I’ve noticed a common cover design in recent autism books: that of a child, usually a boy, hovering near a body of water. In fact, the more memoirs I read, the more I tend to notice this autie-water depiction. These representations appear on books I love, books I despise, and books I feel luke-warm about. It isn’t as though the autie-water portrait appears solely on curebie diatribes or solely on neurodivergent musings. And so I wonder about these aquatically-oriented representations of autism.
Born on a Blue Day by Daniel Tammet
The RDOS Aspie Quiz asks whether or not I have a fascination with flowing water. I’m not entirely sure how this relates to autism, but perhaps it has to do with perseveration, or attention to detail, or the fact that flowing water is very entrancing and makes really cool whooshing sounds?
Reasonable People by Ralph Savarese
Other than the quiz-question theory, my only other thought behind autism on the beach involves metaphor. Does the water symbolically represent autism somehow? Why all the blue? Are we supposed to feel a certain way, think a certain way, assume a certain way before we read these books? An old, overused adage tells us that we should not judge books by their covers — an adage perhaps devised by a cantankerous, ne’er-do-well book salesman? But we do judge books by their covers. And I wonder what we’re supposed to judge about autism on the beach.
Weather Reports from the Autism Front by James C. Wilson
I know that Wilson’s cover photo is an actual photo of his son, a happy moment from a vacation. The cover makes somewhat more sense with this tidbit of knowledge. Yet, I’m very surprised by the puzzle-piece motif on Wilson’s particularly beachy cover: despite being a parent narrative of an autistic son, I consider his work largely neurodiverse in scope. In fact, one thing I most appreciated about Wilson’s work was his frequent reference to autistic bloggers. His (positive) mention of Autism Hub blogs far exceeded references to medical manuals and statistics. He did not portray his son, nor autistic individuals generally, as a medical mystery in need of research and neurobiological scrutiny. Though Wilson claims that he cannot fully understand his son and that his son cannot fully understand him, he portrays NT-autistic communication in a way that speaks to a social, neurodiversity model of autism rather than a model that seeks to eradicate autistic difference in favor of a wholly NT understanding.
Thus, the puzzle motif here is quite puzzling.
Making Peace with Autism by Susan Senator
Of course, there are many people and protocols involved in producing, editing, and publishing a manuscript, discussions and decisions that readers simply aren’t aware of, aren’t privy to. How much influence did Wilson hold in the design of his cover? His photo made the cut — but was this the photo he was originally hoping to use? Did he vie for the (ab)use of the color blue in his cover? Did he hold any sway in the puzzle configuration? Was this his cover or his publisher’s cover?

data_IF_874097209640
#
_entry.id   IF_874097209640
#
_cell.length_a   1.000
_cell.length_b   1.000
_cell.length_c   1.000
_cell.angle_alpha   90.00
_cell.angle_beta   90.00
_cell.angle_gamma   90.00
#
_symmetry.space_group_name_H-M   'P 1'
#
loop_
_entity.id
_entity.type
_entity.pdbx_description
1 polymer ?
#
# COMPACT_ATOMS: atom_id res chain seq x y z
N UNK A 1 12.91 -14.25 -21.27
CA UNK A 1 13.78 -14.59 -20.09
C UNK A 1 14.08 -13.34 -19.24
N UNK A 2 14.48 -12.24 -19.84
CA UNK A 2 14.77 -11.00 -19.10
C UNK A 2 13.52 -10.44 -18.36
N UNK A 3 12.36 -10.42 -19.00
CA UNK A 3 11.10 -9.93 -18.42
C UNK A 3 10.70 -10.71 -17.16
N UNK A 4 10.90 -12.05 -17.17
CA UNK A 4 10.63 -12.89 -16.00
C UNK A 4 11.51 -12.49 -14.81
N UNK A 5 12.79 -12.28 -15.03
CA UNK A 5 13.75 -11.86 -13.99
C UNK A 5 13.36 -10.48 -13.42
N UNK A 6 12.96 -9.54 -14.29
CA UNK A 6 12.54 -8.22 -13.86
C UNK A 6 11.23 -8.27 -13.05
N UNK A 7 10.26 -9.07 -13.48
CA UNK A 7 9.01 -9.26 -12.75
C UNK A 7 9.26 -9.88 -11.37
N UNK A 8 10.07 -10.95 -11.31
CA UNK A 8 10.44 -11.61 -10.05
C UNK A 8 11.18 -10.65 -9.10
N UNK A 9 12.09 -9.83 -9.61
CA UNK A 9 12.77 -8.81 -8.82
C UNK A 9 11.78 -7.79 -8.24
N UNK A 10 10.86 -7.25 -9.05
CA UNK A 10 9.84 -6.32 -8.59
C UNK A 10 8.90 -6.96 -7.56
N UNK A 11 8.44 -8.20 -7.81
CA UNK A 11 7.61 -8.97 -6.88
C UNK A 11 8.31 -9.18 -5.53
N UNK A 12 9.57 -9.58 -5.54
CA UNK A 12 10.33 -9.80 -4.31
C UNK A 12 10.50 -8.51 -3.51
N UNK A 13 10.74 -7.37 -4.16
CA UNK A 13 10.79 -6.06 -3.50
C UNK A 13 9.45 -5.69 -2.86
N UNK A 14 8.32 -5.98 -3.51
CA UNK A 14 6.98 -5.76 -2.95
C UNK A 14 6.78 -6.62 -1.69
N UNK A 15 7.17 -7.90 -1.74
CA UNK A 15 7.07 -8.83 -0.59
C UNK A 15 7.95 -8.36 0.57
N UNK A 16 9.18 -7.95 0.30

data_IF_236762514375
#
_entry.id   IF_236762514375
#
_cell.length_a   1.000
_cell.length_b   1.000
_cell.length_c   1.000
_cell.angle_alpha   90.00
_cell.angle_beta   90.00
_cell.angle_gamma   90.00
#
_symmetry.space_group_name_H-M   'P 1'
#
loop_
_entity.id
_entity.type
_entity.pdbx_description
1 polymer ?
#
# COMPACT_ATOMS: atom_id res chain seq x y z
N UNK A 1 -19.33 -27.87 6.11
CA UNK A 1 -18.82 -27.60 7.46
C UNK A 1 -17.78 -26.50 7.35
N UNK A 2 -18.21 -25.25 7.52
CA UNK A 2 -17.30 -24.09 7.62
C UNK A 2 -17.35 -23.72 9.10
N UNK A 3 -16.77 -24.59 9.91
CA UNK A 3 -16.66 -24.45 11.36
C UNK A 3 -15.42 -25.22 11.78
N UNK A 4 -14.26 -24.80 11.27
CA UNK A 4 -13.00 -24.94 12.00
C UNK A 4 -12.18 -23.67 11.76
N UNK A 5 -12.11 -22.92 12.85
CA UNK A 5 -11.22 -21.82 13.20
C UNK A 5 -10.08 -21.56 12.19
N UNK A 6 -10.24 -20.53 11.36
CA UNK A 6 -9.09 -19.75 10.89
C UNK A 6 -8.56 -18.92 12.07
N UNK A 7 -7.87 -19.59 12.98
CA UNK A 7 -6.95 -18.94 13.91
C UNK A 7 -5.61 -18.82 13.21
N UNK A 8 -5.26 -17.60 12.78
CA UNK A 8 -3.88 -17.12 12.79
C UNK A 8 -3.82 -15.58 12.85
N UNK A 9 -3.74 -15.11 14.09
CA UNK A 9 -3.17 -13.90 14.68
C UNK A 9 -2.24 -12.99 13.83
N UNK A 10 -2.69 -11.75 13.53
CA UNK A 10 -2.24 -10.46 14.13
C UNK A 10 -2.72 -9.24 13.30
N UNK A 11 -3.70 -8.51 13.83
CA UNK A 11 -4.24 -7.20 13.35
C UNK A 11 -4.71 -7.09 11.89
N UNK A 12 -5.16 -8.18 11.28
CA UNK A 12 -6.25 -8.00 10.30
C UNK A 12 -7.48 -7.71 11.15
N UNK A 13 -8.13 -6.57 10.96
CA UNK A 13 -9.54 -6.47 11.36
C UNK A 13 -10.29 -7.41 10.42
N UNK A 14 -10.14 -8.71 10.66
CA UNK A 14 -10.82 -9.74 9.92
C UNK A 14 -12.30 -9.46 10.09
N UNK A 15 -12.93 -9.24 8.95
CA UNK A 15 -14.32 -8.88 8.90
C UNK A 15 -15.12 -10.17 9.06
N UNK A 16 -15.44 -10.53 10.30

The cover of Daniel Tammet’s Born on a Blue Day makes sense: the blueness of the cover directly relates to the title and perhaps the synaesthetic topic of the memoir. Moreover, more so than the other images offered here, Tammet’s cover focuses intently on sky. Ralph Savarese’s Reasonable People also shows more sky than water, with the child’s face being framed by the expanse of sky. With Senator’s cover, it’s hard to discern whether the water ends — and, interestingly, in all of these covers (with perhaps the exception of Wilson’s), expanse or limitlessness seems to be a rather large theme.
Women from Another Planet? by Jean Kearns Miller
[omg, women can have autism?] </sarcasm>
[ETA: my sarcasm isn’t directed toward the book — which is awesome — but toward the statement before the sarcasm brackets.]
DJ Savarese, Ralph’s Savarese’s teenage son, wrote the last chapter of Reasonable People. DJ uses FC to communicate, and a large focus of the book is dedicated to legitimizing FC as a potential channel of communication for non-speaking autistic. In the context of the book cover, I find this particular passage from DJ’s chapter to be quite illuminating:
“I dream of being a political freedom fighter. I read that pure real people in especially just free waters insist my real decisions really wasted. They think well respected, tested as normal kids are the okay to teach ones. They forget those lost kids. They’re the ones like me who poke or look like they’re not paying attention” (432).
The mention of “free waters” following “being a political freedom fighter” really strikes me here. This is an image I can digest, can embrace when considering autism on the beach. There is something freeing about water, calm about blue — peaceful, to borrow an idea from Senator’s book cover.
Yet, I don’t think that the audiences for these books — or other books that sport autism-on-the-beach covers — will immediately recognize or infer the freedom element of these cover illustrations. As calming and peaceful as blue is, as free as it is, I think blue also runs the danger of being melancholy, solitary, bluesy. I also wonder what stereotypes are reinforced by these images: in each, the (presumably) autistic individuals stand alone by the water as if they are locked into their “own little world.”
This isn’t to say that autistics never go off into their own little worlds, that autistics never stand alone, that autistics never love water and beaches. But I daresay that the frequency of this alone-on-the-beach-and-deep-in-thought imagery constitutes its own weird little genre. And any time a metaphor becomes popularized in autism discourse, I think we need to examine it, to rhetorically analyze it and question it.